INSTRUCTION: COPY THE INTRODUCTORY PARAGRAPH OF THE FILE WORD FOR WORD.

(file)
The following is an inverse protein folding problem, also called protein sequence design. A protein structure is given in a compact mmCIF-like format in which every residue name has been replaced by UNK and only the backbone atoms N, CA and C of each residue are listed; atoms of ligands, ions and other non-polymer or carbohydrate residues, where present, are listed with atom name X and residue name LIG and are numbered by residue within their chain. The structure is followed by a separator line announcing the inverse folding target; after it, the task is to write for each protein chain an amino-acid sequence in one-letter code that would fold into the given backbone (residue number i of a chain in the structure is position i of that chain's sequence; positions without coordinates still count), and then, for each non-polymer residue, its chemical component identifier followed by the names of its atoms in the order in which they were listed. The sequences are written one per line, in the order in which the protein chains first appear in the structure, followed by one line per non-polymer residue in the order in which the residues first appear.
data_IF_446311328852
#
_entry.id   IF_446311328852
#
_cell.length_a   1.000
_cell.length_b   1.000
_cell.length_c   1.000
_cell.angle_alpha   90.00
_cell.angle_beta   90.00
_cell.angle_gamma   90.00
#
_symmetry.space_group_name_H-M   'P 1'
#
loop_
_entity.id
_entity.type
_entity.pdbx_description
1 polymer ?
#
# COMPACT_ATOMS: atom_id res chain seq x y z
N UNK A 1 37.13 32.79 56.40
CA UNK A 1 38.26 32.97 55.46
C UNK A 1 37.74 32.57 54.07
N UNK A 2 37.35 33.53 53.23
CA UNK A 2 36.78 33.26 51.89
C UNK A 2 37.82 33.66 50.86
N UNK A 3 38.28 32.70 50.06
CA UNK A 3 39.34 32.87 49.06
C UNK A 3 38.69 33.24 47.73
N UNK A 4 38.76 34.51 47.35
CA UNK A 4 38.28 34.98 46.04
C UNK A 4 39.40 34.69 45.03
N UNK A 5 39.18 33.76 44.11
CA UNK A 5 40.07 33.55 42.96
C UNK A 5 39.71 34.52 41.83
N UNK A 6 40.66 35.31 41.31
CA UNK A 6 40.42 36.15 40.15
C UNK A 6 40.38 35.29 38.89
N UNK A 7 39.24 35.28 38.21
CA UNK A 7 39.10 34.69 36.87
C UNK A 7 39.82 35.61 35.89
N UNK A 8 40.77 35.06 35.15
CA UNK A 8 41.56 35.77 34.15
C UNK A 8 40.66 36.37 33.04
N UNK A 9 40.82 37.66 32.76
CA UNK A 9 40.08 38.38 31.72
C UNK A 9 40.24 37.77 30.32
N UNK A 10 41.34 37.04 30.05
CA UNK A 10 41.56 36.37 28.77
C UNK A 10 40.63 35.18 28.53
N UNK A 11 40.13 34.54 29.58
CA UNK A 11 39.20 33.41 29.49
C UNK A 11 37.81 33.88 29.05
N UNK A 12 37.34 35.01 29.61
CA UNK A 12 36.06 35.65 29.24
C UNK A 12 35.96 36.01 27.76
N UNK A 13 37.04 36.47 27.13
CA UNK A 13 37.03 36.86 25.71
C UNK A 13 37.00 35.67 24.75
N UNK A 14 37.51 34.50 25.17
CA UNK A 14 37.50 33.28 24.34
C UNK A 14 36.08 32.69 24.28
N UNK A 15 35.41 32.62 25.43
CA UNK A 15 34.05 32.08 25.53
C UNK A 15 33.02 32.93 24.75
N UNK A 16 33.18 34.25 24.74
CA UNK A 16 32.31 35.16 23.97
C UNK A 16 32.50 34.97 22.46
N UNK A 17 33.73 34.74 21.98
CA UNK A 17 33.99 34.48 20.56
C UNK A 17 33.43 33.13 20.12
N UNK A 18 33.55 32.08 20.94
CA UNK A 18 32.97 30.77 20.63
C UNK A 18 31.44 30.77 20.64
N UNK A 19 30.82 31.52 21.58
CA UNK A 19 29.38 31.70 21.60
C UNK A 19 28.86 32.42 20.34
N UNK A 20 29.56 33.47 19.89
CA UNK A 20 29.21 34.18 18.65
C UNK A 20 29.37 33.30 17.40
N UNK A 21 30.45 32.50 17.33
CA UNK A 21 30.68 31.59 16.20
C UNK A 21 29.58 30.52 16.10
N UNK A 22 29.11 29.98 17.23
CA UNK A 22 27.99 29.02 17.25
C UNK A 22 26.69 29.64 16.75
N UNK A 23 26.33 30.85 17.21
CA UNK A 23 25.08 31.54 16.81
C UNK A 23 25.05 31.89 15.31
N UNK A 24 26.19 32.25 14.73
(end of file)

The following is an inverse protein folding problem, also called protein sequence design. A protein structure is given in a compact mmCIF-like format in which every residue name has been replaced by UNK and only the backbone atoms N, CA and C of each residue are listed; atoms of ligands, ions and other non-polymer or carbohydrate residues, where present, are listed with atom name X and residue name LIG and are numbered by residue within their chain. The structure is followed by a separator line announcing the inverse folding target; after it, the task is to write for each protein chain an amino-acid sequence in one-letter code that would fold into the given backbone (residue number i of a chain in the structure is position i of that chain's sequence; positions without coordinates still count), and then, for each non-polymer residue, its chemical component identifier followed by the names of its atoms in the order in which they were listed. The sequences are written one per line, in the order in which the protein chains first appear in the structure, followed by one line per non-polymer residue in the order in which the residues first appear.